A Love Letter to Childcare Workers


During a local school board meeting earlier this summer, representatives of the teachers union spoke emotionally about their fear of returning to in-person teaching. “I want to go back into the classroom more than anything….but it is not safe to do so,” she cried. “In what other profession are people being asked to stay indoors, for eight hour a day, in close proximity to others?” Safely muted over Zoom, I answered her rhetorical question, “Childcare.”

I agree with the decision of my school district to delay in person learning. But it is impossible to ignore a glaring inconsistency. Schools aren’t safe for teachers… and yet childcare centers are safe for workers? Schools throughout the Bay Area will provide distance learning in August.  Meanwhile childcare centers have been open for months.

I am not the first person to draw attention to this hypocrisy. There have been numerous articles written about it. Childcare providers and advocates throughout the country have been screaming from the rooftops. This pandemic has drawn attention to so much glaring inequality in our society and this is just one of many examples. Childcare workers, who are primarily low-income women of color, are being forced onto the front lines of this pandemic even as we keep our K-12 teachers home. For those of us who work in the childcare industry, this isn’t particularly surprising. If anything it is totally expected. The devaluing of this workforce is rooted in sexism, racism and classism. This pandemic is shining a bright spotlight on all of our preconceptions of these workers and this work. It has also spotlighted something even more basic. Our devaluation of a word embedded in the name for this work force: “caring.”

Words Matter

There is a push in the world of early childhood to take the world “childcare” out of circulation. Instead, we use terms like “early education” and “preschools.”  The words “education” and “school” in and of themselves hold power. We automatically respect the notion of “teaching,” and “educating.” Meanwhile, words like “caring” “tending” and “babysitting” intrinsically hold less value. The push towards high quality early education is important. But also, we cannot let this language overpower the far less glamorous–and I would argue more important–job of childcare workers.


  • 75-80% of brain development happens in the first five years of life.
  • By the time children start Kindergarten, their brains are essentially complete.
  • Young children are social beings and they learn through positive adult relationships.
  • Many children spend up to fifty hours per week in childcare.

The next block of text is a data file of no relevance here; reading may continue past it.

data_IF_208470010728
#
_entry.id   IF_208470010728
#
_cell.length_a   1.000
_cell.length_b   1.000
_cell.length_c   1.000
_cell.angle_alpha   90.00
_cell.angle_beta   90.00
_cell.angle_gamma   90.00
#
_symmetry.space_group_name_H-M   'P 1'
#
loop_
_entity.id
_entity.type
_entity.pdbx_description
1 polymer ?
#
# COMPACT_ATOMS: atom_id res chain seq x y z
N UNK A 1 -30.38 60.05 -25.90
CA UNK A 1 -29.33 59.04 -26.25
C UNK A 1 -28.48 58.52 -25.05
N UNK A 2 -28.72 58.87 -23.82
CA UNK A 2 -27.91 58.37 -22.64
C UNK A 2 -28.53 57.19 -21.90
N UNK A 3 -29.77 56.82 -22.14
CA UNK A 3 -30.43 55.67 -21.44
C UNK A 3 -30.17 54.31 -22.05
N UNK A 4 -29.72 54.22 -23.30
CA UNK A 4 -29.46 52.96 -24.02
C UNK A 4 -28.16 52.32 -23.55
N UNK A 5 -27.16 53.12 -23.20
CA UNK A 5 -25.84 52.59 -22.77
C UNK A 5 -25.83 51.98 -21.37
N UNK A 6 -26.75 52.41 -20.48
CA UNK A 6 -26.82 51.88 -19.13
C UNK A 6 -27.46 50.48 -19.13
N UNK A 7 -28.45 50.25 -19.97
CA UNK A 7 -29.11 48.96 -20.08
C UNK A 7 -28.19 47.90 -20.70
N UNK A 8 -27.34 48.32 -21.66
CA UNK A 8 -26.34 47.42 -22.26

Those facts alone should convince any rational person that working in a daycare is the most important job in the world. And yet the work of a childcare provider is invisible to the vast majority of us. Because the work of these (mostly women) looks exactly like the work that has been considered valueless for most of human history.

The value of caring

Our society doesn’t value this work because this is the work of caring. We don’t value this work for the same reason that most Americans don’t get paid maternity leave. That nurses are paid less than doctors. That social workers are paid less than police officers. We don’t see “caring” as valuable.

Ten years ago, I was a new social worker full of big ideas but without a lot of experience. I sat with a wealthy tech executive in his mansion in Palo Alto talking to him about his three year old son with autism. “Thank you,” he told me, his eyes watering, “for helping us with the most precious thing in our lives…our little boy.”

I was new to this work. I was underpaid and overworked and I was still learning my job. Most of the time, I felt like I was learning as I went. But I cared about the children on my caseload and their families. I cared about them deeply, and they could tell. My caring was everything.

In 2020, our childcare workers are putting their lives at risk every day. A lot has been written about how much our economy relies on childcare. But it is more than that. These workers aren’t just important because they make it possible for Americans to go to work.  Childcare centers are not storage units for America’s children. They are growing the brains of the future.

I see you

So I want to say, to the teachers at my son’s childcare, who have loved and cared for him for two years already: I see you. I see the way you tenderly hold his hand and lead him inside when he’s feeling nervous. How you joke with me about his Star Wars obsession. To the teachers I work with, I see how well you know these children. How you tell me, “I don’t think that strategy will work for her….she only likes to transition outside when she gets to be the leader.”

The quiet, beautiful, invisible, unassuming every day work of childcare workers is this: blowing bubbles in anticipation of a child having a difficult time at drop off. Celebrating when an 11 month old takes her first steps. You know these babies. You rejoice at their victories, delight at their mischief, problem solve around their challenges. The children see themselves reflected in your eyes and they know that they are cared for and loved. Your students blossom within this love. Everyday their brains grow and shape within a relationship with you.

To all the childcare workers on the front lines: thank you for caring for our most precious thing: our children. My hope is that as a society, we will also care for you.


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